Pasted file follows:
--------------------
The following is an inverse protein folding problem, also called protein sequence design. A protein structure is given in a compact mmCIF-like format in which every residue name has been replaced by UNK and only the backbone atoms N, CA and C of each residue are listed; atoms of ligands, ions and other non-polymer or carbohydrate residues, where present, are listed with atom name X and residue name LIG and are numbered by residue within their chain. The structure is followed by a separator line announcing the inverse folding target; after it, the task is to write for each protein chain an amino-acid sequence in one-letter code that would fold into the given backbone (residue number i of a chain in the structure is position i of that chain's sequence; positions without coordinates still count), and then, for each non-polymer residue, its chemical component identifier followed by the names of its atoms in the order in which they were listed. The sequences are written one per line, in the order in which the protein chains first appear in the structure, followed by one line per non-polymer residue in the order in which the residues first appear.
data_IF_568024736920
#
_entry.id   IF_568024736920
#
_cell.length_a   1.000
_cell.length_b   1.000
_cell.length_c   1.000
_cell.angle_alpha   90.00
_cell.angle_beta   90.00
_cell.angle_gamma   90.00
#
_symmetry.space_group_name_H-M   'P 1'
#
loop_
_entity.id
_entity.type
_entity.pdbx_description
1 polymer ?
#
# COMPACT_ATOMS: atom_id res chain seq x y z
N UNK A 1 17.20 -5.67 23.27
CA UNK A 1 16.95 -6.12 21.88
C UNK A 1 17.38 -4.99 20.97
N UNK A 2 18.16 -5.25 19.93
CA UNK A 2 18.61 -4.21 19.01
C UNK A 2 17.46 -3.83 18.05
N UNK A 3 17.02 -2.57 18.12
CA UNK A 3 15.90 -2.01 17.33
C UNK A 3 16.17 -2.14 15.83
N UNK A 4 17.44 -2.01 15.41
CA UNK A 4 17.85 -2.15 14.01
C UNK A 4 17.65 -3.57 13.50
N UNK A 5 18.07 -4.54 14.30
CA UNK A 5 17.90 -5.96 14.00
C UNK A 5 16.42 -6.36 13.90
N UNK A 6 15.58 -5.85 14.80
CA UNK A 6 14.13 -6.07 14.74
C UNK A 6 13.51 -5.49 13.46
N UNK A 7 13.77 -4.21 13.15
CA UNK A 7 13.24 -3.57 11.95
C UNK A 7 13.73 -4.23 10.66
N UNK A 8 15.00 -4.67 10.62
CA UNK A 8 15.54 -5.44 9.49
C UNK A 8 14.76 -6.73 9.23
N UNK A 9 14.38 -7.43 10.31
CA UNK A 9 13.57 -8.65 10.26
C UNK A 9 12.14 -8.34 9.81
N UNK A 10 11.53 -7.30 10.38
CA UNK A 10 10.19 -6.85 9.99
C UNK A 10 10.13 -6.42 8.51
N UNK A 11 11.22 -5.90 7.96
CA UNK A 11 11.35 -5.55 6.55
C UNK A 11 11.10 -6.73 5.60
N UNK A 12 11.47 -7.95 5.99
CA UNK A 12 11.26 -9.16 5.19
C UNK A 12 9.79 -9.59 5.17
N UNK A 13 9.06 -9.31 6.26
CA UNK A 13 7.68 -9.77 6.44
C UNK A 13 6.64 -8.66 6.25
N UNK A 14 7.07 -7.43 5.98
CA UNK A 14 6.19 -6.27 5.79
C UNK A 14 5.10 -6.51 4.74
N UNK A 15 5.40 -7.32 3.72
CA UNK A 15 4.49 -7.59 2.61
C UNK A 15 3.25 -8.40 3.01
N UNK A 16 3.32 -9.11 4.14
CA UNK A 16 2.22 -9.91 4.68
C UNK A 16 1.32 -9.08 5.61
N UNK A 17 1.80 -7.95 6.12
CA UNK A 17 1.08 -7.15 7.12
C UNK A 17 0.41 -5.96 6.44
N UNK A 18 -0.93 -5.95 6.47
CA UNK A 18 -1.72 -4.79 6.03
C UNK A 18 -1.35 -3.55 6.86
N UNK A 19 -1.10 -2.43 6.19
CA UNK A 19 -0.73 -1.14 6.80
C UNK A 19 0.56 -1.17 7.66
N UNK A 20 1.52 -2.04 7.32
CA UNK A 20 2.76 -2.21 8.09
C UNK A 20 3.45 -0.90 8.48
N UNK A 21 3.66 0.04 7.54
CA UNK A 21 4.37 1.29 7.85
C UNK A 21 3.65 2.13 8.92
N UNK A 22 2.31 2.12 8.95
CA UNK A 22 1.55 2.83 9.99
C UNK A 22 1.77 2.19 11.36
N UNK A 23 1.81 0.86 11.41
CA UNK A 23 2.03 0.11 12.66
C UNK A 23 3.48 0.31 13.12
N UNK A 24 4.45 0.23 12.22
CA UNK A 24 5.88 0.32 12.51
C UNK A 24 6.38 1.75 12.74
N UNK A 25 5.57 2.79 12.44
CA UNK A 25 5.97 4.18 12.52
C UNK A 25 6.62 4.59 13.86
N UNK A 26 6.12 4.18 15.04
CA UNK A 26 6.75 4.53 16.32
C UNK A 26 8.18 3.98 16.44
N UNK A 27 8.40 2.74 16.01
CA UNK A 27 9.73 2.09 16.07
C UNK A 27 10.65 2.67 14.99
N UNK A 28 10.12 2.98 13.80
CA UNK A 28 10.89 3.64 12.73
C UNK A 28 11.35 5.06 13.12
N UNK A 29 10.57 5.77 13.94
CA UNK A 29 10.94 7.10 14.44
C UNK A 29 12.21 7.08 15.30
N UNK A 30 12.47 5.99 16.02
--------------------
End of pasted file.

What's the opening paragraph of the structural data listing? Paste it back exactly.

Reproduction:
The following is an inverse protein folding problem, also called protein sequence design. A protein structure is given in a compact mmCIF-like format in which every residue name has been replaced by UNK and only the backbone atoms N, CA and C of each residue are listed; atoms of ligands, ions and other non-polymer or carbohydrate residues, where present, are listed with atom name X and residue name LIG and are numbered by residue within their chain. The structure is followed by a separator line announcing the inverse folding target; after it, the task is to write for each protein chain an amino-acid sequence in one-letter code that would fold into the given backbone (residue number i of a chain in the structure is position i of that chain's sequence; positions without coordinates still count), and then, for each non-polymer residue, its chemical component identifier followed by the names of its atoms in the order in which they were listed. The sequences are written one per line, in the order in which the protein chains first appear in the structure, followed by one line per non-polymer residue in the order in which the residues first appear.